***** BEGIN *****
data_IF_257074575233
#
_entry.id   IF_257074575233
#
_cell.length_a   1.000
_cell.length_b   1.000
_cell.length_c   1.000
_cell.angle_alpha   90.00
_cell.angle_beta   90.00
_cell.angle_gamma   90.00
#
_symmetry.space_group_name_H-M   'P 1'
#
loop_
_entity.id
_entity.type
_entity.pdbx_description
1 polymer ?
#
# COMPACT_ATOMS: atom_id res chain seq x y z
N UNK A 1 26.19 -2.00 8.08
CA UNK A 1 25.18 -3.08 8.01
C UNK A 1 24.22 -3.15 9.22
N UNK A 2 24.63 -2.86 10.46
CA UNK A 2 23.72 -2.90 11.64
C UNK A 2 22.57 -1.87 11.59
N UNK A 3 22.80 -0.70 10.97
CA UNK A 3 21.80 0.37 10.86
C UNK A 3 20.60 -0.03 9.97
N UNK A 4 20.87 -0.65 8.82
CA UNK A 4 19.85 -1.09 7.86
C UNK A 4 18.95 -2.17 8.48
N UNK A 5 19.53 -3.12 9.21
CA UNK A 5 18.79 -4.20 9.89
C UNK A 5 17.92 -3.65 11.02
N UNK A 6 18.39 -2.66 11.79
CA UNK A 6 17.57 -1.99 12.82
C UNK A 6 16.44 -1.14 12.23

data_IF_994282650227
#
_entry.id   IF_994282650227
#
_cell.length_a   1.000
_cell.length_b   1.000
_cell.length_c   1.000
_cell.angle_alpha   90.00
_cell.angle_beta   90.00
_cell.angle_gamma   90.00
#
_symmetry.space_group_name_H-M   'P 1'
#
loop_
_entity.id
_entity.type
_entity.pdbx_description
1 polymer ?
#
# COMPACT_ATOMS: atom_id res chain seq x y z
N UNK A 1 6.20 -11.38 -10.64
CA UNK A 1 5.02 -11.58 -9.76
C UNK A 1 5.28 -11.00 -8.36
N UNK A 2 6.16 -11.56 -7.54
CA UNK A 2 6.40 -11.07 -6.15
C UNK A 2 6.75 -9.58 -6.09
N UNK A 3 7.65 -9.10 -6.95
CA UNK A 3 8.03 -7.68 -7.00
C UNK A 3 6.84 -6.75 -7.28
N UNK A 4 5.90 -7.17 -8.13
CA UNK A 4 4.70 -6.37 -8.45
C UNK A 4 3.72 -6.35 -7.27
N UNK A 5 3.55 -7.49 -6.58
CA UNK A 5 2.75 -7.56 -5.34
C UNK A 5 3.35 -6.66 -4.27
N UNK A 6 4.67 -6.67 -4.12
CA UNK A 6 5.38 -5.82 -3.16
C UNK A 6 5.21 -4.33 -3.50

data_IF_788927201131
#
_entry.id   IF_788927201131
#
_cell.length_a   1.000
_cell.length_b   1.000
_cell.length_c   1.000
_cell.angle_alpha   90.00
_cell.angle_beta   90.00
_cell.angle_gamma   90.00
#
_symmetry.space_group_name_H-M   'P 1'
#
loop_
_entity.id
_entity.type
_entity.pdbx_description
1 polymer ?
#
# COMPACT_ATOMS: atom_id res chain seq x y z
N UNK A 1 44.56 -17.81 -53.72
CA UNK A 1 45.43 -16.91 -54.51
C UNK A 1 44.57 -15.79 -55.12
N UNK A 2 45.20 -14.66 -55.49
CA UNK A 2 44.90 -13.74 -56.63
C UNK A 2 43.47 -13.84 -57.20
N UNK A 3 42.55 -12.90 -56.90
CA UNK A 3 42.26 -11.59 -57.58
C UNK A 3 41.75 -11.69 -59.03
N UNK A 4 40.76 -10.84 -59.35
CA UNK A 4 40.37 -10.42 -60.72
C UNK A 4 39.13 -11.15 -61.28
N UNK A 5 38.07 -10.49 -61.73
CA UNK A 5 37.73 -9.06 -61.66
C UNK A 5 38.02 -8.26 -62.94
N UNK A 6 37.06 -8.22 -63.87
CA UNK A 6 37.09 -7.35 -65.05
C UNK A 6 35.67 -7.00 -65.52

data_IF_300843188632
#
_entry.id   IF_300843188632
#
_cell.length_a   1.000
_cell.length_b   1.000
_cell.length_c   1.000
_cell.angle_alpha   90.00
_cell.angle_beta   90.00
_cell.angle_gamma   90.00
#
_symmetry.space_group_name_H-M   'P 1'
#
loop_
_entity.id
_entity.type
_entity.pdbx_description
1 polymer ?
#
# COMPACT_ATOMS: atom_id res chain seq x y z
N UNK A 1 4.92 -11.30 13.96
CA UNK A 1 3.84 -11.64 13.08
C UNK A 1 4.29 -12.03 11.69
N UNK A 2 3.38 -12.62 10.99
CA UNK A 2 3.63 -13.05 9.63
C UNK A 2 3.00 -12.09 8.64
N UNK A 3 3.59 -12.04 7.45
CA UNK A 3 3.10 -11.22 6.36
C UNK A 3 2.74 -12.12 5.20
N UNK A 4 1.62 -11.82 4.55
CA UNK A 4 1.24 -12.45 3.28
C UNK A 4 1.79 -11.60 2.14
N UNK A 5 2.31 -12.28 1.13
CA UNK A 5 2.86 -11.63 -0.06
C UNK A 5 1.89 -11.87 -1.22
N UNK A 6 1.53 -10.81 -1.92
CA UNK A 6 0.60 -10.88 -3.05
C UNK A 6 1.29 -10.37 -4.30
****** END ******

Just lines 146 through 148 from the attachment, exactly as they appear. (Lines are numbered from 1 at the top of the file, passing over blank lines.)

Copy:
C UNK A 4 1.79 -11.60 2.14
N UNK A 5 2.31 -12.28 1.13
CA UNK A 5 2.86 -11.63 -0.06